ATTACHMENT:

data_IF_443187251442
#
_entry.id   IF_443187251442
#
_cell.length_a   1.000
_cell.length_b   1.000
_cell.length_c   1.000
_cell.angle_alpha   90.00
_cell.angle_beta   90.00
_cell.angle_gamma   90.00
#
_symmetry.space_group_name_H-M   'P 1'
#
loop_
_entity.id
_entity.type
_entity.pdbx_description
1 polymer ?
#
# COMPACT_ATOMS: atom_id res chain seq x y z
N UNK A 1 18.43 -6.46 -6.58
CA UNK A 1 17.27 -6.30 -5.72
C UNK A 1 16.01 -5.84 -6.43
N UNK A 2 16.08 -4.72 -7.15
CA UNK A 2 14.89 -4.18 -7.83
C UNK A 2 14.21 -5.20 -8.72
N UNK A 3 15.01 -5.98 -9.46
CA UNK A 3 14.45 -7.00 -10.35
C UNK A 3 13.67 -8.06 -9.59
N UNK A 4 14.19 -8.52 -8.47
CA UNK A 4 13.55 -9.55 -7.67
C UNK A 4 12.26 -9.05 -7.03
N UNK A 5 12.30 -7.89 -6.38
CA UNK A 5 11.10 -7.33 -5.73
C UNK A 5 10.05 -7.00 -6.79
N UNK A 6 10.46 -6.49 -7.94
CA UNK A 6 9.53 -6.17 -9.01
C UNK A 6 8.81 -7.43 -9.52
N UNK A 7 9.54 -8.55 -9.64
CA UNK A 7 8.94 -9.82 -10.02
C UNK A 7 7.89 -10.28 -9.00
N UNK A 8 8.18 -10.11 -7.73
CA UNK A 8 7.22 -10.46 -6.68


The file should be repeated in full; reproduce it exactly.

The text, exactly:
data_IF_443187251442
#
_entry.id   IF_443187251442
#
_cell.length_a   1.000
_cell.length_b   1.000
_cell.length_c   1.000
_cell.angle_alpha   90.00
_cell.angle_beta   90.00
_cell.angle_gamma   90.00
#
_symmetry.space_group_name_H-M   'P 1'
#
loop_
_entity.id
_entity.type
_entity.pdbx_description
1 polymer ?
#
# COMPACT_ATOMS: atom_id res chain seq x y z
N UNK A 1 18.43 -6.46 -6.58
CA UNK A 1 17.27 -6.30 -5.72
C UNK A 1 16.01 -5.84 -6.43
N UNK A 2 16.08 -4.72 -7.15
CA UNK A 2 14.89 -4.18 -7.83
C UNK A 2 14.21 -5.20 -8.72
N UNK A 3 15.01 -5.98 -9.46
CA UNK A 3 14.45 -7.00 -10.35
C UNK A 3 13.67 -8.06 -9.59
N UNK A 4 14.19 -8.52 -8.47
CA UNK A 4 13.55 -9.55 -7.67
C UNK A 4 12.26 -9.05 -7.03
N UNK A 5 12.30 -7.89 -6.38
CA UNK A 5 11.10 -7.33 -5.73
C UNK A 5 10.05 -7.00 -6.79
N UNK A 6 10.46 -6.49 -7.94
CA UNK A 6 9.53 -6.17 -9.01
C UNK A 6 8.81 -7.43 -9.52
N UNK A 7 9.54 -8.55 -9.64
CA UNK A 7 8.94 -9.82 -10.02
C UNK A 7 7.89 -10.28 -9.00
N UNK A 8 8.18 -10.11 -7.73
CA UNK A 8 7.22 -10.46 -6.68